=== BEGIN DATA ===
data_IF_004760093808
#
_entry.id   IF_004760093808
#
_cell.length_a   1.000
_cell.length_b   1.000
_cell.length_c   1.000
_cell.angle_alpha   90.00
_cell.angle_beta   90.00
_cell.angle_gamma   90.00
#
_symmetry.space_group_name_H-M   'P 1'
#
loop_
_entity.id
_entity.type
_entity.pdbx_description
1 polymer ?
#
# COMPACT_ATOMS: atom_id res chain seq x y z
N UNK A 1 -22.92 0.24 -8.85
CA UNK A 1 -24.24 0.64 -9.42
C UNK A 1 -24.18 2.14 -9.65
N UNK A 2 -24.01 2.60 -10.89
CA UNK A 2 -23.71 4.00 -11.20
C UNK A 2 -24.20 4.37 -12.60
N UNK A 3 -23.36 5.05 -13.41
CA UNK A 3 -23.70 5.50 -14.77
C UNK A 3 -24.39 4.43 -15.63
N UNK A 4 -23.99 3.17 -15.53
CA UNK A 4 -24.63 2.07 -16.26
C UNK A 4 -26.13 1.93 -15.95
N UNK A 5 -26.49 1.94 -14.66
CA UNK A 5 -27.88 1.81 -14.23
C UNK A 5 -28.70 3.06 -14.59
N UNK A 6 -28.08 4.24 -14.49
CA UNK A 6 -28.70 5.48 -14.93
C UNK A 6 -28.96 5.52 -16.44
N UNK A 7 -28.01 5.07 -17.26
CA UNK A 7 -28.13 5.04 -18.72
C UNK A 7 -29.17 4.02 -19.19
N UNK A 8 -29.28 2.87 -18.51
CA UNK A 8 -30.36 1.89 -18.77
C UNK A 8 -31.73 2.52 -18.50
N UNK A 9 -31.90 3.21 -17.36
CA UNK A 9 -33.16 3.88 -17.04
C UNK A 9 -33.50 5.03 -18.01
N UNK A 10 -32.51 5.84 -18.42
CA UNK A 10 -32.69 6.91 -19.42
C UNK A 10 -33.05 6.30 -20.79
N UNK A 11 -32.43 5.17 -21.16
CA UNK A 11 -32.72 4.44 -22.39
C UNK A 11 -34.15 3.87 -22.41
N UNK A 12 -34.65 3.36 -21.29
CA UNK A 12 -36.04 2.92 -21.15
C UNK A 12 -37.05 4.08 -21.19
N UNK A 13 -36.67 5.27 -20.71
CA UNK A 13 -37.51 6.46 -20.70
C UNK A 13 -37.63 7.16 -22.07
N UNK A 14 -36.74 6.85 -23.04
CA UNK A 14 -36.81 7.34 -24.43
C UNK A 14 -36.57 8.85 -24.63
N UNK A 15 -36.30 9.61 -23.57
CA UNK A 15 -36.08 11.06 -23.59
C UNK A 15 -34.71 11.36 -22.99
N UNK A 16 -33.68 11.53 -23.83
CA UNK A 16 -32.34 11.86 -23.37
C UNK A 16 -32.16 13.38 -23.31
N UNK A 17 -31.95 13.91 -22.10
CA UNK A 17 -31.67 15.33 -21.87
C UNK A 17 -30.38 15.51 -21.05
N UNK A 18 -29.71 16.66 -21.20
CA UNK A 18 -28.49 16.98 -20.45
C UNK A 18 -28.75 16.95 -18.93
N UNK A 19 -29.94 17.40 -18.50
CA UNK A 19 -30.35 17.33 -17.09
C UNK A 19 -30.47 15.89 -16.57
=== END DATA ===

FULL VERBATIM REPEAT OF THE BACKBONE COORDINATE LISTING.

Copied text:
data_IF_004760093808
#
_entry.id   IF_004760093808
#
_cell.length_a   1.000
_cell.length_b   1.000
_cell.length_c   1.000
_cell.angle_alpha   90.00
_cell.angle_beta   90.00
_cell.angle_gamma   90.00
#
_symmetry.space_group_name_H-M   'P 1'
#
loop_
_entity.id
_entity.type
_entity.pdbx_description
1 polymer ?
#
# COMPACT_ATOMS: atom_id res chain seq x y z
N UNK A 1 -22.92 0.24 -8.85
CA UNK A 1 -24.24 0.64 -9.42
C UNK A 1 -24.18 2.14 -9.65
N UNK A 2 -24.01 2.60 -10.89
CA UNK A 2 -23.71 4.00 -11.20
C UNK A 2 -24.20 4.37 -12.60
N UNK A 3 -23.36 5.05 -13.41
CA UNK A 3 -23.70 5.50 -14.77
C UNK A 3 -24.39 4.43 -15.63
N UNK A 4 -23.99 3.17 -15.53
CA UNK A 4 -24.63 2.07 -16.26
C UNK A 4 -26.13 1.93 -15.95
N UNK A 5 -26.49 1.94 -14.66
CA UNK A 5 -27.88 1.81 -14.23
C UNK A 5 -28.70 3.06 -14.59
N UNK A 6 -28.08 4.24 -14.49
CA UNK A 6 -28.70 5.48 -14.93
C UNK A 6 -28.96 5.52 -16.44
N UNK A 7 -28.01 5.07 -17.26
CA UNK A 7 -28.13 5.04 -18.72
C UNK A 7 -29.17 4.02 -19.19
N UNK A 8 -29.28 2.87 -18.51
CA UNK A 8 -30.36 1.89 -18.77
C UNK A 8 -31.73 2.52 -18.50
N UNK A 9 -31.90 3.21 -17.36
CA UNK A 9 -33.16 3.88 -17.04
C UNK A 9 -33.50 5.03 -18.01
N UNK A 10 -32.51 5.84 -18.42
CA UNK A 10 -32.69 6.91 -19.42
C UNK A 10 -33.05 6.30 -20.79
N UNK A 11 -32.43 5.17 -21.16
CA UNK A 11 -32.72 4.44 -22.39
C UNK A 11 -34.15 3.87 -22.41
N UNK A 12 -34.65 3.36 -21.29
CA UNK A 12 -36.04 2.92 -21.15
C UNK A 12 -37.05 4.08 -21.19
N UNK A 13 -36.67 5.27 -20.71
CA UNK A 13 -37.51 6.46 -20.70
C UNK A 13 -37.63 7.16 -22.07
N UNK A 14 -36.74 6.85 -23.04
CA UNK A 14 -36.81 7.34 -24.43
C UNK A 14 -36.57 8.85 -24.63
N UNK A 15 -36.30 9.61 -23.57
CA UNK A 15 -36.08 11.06 -23.59
C UNK A 15 -34.71 11.36 -22.99
N UNK A 16 -33.68 11.53 -23.83
CA UNK A 16 -32.34 11.86 -23.37
C UNK A 16 -32.16 13.38 -23.31
N UNK A 17 -31.95 13.91 -22.10
CA UNK A 17 -31.67 15.33 -21.87
C UNK A 17 -30.38 15.51 -21.05
N UNK A 18 -29.71 16.66 -21.20
CA UNK A 18 -28.49 16.98 -20.45
C UNK A 18 -28.75 16.95 -18.93
N UNK A 19 -29.94 17.40 -18.50
CA UNK A 19 -30.35 17.33 -17.09
C UNK A 19 -30.47 15.89 -16.57